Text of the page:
New Pa. law addresses rare crime of posing as doctor

     The West Philadelphia site of the abortion clinic run by Dr. Kermit Gosnell. A new Pennsylvania law stiffens the penalty for posing as a doctor, as was the case with two of Gosnell's employees. Gosnell was convicting of killing three viable babies.(AP file photo)

    The West Philadelphia site of the abortion clinic run by Dr. Kermit Gosnell. A new Pennsylvania law stiffens the penalty for posing as a doctor, as was the case with two of Gosnell's employees. Gosnell was convicting of killing three viable babies.(AP file photo)

    Phony medical doctors will face stiffer penalties under a Pennsylvania law taking effect later this summer.

    Senate President Pro Tem Joe Scarnati, R-Jefferson, proposed the change in response to the grand jury that recommended charges against Kermit Gosnell in 2010. The doctor was convicted in 2013 of killing three babies in his West Philadelphia abortion clinic.

    But the grand jury report singles out two of Gosnell’s employees, who were passing themselves off as doctors despite not being licensed.

    “The grand jury believed that increasing the penalty for doing that was an appropriate thing to do in response,” said Casey Long, a policy aide to Scarnati.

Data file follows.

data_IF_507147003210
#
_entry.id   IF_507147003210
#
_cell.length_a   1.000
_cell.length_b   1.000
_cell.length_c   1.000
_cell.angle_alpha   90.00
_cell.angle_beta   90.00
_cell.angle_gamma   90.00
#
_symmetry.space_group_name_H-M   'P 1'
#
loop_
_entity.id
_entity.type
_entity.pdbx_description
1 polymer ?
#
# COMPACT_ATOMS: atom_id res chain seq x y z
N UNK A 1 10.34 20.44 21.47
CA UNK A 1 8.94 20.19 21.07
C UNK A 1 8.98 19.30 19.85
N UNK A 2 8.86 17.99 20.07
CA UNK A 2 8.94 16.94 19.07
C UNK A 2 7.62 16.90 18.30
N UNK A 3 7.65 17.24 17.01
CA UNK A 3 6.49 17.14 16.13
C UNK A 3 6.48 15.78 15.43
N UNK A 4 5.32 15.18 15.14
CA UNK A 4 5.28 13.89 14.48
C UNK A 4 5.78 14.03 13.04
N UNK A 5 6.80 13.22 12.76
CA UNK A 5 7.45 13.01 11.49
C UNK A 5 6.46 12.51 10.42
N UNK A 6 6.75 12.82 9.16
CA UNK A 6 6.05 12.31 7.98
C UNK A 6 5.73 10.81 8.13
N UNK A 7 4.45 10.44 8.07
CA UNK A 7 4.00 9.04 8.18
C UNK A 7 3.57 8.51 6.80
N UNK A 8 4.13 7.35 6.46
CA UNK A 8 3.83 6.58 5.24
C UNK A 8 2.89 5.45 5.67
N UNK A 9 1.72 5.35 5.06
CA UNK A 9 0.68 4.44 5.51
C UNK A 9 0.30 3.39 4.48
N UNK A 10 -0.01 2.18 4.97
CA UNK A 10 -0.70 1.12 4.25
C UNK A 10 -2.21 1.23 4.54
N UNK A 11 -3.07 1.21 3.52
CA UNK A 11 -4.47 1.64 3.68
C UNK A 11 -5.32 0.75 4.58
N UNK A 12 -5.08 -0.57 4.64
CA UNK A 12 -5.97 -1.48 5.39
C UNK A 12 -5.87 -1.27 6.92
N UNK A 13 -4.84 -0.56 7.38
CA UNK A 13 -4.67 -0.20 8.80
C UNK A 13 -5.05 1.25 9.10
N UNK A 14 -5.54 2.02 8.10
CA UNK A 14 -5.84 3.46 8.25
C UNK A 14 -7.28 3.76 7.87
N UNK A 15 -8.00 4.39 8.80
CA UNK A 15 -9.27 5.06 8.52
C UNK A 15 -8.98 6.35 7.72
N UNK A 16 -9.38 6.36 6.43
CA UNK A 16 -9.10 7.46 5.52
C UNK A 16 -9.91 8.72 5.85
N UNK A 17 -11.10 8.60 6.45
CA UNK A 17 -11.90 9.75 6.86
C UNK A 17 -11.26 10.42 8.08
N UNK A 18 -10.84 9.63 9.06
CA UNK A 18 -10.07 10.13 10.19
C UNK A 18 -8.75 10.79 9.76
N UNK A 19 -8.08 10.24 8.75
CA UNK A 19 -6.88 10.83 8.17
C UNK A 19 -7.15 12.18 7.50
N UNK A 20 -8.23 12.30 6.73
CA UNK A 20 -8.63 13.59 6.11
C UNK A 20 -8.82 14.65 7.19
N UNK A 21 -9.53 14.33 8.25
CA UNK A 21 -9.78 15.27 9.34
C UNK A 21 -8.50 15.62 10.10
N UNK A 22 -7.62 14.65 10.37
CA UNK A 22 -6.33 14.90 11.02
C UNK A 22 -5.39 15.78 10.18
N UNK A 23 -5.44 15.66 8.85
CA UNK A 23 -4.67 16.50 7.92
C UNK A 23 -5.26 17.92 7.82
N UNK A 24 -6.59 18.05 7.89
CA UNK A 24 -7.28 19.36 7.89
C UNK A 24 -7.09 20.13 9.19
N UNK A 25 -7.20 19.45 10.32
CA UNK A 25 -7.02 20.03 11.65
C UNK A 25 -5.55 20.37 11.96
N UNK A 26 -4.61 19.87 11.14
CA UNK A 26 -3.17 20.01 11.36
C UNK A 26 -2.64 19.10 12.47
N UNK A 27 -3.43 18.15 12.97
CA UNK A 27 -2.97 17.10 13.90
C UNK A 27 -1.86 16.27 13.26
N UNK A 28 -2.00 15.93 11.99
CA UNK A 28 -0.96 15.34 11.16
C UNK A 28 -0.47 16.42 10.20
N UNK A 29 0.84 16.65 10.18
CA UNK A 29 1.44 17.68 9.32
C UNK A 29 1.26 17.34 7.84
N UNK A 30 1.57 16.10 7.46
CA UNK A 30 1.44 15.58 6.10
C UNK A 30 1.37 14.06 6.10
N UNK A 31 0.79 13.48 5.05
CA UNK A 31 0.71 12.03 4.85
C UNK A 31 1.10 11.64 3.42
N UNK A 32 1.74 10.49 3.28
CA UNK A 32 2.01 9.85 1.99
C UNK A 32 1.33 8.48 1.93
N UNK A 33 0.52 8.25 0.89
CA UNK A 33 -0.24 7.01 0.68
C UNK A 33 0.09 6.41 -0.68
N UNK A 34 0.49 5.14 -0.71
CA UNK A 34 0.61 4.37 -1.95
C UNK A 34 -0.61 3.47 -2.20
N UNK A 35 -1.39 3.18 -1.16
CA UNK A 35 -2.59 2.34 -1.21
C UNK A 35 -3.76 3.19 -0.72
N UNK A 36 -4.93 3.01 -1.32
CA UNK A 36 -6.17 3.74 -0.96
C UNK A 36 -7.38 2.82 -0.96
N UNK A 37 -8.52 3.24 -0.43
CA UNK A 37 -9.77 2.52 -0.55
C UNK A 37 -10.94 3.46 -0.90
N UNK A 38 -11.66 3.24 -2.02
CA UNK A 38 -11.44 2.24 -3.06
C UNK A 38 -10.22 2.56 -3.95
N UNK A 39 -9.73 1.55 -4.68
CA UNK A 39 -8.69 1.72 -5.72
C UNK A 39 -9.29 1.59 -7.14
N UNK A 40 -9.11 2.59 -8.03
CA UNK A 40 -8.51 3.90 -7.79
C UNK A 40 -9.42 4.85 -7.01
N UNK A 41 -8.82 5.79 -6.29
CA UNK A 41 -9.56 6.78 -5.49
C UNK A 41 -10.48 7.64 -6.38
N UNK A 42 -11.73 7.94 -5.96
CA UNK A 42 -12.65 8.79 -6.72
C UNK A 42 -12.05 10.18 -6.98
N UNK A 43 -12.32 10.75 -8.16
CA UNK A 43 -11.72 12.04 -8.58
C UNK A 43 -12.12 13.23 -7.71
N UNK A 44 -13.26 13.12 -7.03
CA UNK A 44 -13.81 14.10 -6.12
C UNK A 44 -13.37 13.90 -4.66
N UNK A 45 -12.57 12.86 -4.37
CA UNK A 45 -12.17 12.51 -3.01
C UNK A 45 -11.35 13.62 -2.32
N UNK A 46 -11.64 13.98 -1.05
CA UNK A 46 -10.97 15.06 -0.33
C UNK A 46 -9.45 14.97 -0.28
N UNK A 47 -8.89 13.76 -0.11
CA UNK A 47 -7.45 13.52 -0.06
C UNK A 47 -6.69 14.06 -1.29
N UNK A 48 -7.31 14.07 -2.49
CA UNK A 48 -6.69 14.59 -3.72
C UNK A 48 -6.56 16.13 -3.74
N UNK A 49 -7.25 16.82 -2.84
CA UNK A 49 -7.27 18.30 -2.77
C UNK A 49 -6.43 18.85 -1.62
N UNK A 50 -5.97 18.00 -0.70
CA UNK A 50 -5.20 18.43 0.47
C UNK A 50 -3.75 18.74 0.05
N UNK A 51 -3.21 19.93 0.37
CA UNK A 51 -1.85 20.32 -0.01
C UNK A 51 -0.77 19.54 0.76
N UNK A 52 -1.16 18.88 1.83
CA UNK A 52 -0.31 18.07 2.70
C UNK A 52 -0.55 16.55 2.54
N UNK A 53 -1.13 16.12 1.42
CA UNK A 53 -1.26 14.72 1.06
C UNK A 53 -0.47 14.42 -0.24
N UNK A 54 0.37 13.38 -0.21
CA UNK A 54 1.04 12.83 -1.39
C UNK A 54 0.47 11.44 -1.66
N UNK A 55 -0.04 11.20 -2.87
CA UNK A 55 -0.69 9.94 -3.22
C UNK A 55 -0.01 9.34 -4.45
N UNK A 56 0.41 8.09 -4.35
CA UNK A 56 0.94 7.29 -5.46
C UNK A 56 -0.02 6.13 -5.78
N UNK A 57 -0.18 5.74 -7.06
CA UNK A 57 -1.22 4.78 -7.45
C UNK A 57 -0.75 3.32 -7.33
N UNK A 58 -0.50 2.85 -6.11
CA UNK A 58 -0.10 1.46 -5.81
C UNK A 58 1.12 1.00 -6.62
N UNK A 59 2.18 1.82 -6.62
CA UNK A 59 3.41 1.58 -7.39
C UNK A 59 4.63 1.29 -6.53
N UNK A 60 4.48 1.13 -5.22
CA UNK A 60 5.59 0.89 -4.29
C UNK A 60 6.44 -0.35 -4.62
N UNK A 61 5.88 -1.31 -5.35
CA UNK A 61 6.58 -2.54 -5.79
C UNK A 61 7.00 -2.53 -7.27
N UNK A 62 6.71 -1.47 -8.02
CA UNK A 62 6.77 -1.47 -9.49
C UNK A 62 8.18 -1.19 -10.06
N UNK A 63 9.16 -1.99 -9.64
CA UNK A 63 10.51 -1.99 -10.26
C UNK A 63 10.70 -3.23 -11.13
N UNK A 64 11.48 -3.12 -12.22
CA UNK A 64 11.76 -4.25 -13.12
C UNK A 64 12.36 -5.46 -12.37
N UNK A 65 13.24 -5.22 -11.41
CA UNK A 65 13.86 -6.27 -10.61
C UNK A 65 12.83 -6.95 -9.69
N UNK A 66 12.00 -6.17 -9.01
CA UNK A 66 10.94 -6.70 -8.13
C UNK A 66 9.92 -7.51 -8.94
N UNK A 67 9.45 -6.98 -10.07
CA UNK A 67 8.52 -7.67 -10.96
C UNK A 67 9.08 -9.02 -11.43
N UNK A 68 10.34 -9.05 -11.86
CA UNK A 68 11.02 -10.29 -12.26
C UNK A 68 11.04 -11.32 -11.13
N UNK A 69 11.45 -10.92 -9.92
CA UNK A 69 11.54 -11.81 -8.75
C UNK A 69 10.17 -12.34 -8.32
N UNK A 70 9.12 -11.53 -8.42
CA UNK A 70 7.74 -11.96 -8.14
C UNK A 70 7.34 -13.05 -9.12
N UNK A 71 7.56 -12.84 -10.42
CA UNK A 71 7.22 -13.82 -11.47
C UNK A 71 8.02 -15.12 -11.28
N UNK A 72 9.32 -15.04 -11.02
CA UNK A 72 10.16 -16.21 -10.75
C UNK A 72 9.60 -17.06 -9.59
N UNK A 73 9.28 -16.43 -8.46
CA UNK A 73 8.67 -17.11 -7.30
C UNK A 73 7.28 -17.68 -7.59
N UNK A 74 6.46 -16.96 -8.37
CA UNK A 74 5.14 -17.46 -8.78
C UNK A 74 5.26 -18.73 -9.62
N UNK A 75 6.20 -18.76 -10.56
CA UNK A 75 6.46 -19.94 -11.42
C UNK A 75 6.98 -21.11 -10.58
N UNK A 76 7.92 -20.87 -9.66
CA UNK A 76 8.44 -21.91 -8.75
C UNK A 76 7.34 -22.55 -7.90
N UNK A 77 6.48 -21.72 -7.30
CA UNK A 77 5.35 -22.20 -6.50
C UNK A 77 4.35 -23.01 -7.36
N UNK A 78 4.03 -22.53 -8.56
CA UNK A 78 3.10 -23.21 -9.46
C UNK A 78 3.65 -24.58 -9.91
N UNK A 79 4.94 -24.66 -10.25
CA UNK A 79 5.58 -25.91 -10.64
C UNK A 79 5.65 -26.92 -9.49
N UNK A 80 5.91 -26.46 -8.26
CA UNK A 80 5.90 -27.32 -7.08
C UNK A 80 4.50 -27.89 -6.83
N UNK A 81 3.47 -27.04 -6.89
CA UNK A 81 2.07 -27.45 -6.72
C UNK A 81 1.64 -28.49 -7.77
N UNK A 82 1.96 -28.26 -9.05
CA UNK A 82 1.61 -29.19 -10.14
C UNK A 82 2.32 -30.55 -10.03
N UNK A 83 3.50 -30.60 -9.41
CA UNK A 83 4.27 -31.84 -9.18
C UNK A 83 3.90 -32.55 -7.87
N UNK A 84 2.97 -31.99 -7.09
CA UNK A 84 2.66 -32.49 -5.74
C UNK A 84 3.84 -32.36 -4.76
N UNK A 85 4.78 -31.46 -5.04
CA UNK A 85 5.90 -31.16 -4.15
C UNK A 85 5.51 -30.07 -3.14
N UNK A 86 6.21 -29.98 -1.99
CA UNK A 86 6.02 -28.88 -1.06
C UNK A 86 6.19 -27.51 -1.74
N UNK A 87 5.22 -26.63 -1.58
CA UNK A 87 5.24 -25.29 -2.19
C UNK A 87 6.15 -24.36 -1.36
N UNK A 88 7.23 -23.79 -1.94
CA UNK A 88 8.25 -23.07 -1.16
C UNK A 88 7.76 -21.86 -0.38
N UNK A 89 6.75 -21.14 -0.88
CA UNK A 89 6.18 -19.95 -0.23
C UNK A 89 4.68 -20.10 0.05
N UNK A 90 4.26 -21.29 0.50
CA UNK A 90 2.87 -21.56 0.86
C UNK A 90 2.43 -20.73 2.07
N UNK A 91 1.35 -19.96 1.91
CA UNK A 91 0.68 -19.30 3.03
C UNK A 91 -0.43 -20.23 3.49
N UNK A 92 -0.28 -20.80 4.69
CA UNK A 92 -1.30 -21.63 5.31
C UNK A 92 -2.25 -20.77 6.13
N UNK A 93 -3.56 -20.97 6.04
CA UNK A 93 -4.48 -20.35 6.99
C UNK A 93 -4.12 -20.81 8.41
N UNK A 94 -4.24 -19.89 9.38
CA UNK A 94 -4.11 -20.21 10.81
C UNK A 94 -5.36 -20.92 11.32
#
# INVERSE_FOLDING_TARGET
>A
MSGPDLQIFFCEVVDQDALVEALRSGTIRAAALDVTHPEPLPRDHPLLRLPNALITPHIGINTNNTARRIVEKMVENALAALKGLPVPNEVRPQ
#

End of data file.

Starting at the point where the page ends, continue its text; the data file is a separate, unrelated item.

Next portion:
A House analysis of the measure notes only eight people in the last five years have been convicted of lying about a professional license in Pennsylvania. None was pretending to be a doctor.

    But Scarnati, Long said, thinks “the Gosnell case in and of itself is evidence that there is need for a deterrent.”

    The new law will increase the maximum sentence for impersonation to five years in prison and a $10,000 fine.

    Previously, offenders faced up to two years in prison and a fine as high as $5,000 – the same maximum sentence facing those who impersonate notaries or licensed professionals including  engineers and nurses.

    The Pennsylvania Medical Society described its position on the measure as “generally supportive.”

    “This was not something we prioritized because we don’t think it does happen very often,” said Scot Chadwick, the group’s legislative counsel. “But even one harmed patient would be one too many.”

    The measure passed unanimously in both legislative chambers. It was signed into law by Gov. Tom Wolf in late June.

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